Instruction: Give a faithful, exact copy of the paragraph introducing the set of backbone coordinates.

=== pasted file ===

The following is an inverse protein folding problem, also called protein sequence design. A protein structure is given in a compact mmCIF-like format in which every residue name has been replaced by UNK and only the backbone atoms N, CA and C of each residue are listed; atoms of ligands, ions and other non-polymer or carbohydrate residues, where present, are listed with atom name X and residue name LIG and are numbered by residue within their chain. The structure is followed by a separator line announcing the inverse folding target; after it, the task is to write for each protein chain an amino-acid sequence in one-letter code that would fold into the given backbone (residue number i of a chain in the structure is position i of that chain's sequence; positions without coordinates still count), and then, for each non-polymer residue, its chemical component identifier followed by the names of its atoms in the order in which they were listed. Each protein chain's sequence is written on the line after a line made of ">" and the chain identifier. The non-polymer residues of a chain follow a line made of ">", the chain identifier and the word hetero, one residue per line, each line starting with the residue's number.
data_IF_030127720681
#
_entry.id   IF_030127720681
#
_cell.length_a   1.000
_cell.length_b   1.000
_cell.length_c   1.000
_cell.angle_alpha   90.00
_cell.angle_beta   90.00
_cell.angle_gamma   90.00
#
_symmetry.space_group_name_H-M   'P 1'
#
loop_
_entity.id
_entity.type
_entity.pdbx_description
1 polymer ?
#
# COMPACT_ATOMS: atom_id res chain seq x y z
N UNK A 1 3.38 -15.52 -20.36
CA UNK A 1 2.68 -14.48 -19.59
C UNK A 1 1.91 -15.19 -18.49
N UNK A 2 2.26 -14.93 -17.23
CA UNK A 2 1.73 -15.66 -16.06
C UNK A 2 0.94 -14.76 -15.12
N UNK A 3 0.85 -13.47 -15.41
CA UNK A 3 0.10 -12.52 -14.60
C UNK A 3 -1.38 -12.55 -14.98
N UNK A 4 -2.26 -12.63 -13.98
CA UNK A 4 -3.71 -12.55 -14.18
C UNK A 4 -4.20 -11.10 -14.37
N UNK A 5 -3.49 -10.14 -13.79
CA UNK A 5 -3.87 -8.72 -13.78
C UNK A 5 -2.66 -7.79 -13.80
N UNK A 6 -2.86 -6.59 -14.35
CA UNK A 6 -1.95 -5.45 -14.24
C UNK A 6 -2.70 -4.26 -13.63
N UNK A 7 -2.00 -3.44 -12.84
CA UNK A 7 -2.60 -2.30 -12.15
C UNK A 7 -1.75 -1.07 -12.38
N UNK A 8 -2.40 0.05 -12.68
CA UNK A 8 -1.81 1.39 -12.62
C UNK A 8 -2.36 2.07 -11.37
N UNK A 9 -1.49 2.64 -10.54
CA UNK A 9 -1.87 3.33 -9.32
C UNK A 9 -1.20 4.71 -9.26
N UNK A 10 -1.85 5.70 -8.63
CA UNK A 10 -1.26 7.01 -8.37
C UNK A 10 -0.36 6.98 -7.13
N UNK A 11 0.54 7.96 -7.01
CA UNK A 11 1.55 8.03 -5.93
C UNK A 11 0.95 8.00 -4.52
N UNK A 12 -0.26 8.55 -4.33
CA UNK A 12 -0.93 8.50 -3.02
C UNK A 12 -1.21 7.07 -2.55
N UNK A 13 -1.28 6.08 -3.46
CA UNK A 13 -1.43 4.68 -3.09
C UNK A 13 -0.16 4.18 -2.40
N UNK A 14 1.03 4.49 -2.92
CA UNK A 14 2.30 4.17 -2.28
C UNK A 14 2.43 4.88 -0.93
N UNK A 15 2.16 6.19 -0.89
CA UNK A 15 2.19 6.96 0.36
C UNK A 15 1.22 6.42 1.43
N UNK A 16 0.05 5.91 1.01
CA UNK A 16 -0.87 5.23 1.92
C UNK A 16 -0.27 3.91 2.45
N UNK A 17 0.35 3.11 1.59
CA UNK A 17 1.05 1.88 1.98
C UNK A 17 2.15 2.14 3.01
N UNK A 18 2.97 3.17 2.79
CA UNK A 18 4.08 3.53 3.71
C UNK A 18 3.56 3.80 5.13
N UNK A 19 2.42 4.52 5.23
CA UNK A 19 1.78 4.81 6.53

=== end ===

The following is an inverse protein folding problem, also called protein sequence design. A protein structure is given in a compact mmCIF-like format in which every residue name has been replaced by UNK and only the backbone atoms N, CA and C of each residue are listed; atoms of ligands, ions and other non-polymer or carbohydrate residues, where present, are listed with atom name X and residue name LIG and are numbered by residue within their chain. The structure is followed by a separator line announcing the inverse folding target; after it, the task is to write for each protein chain an amino-acid sequence in one-letter code that would fold into the given backbone (residue number i of a chain in the structure is position i of that chain's sequence; positions without coordinates still count), and then, for each non-polymer residue, its chemical component identifier followed by the names of its atoms in the order in which they were listed. Each protein chain's sequence is written on the line after a line made of ">" and the chain identifier. The non-polymer residues of a chain follow a line made of ">", the chain identifier and the word hetero, one residue per line, each line starting with the residue's number.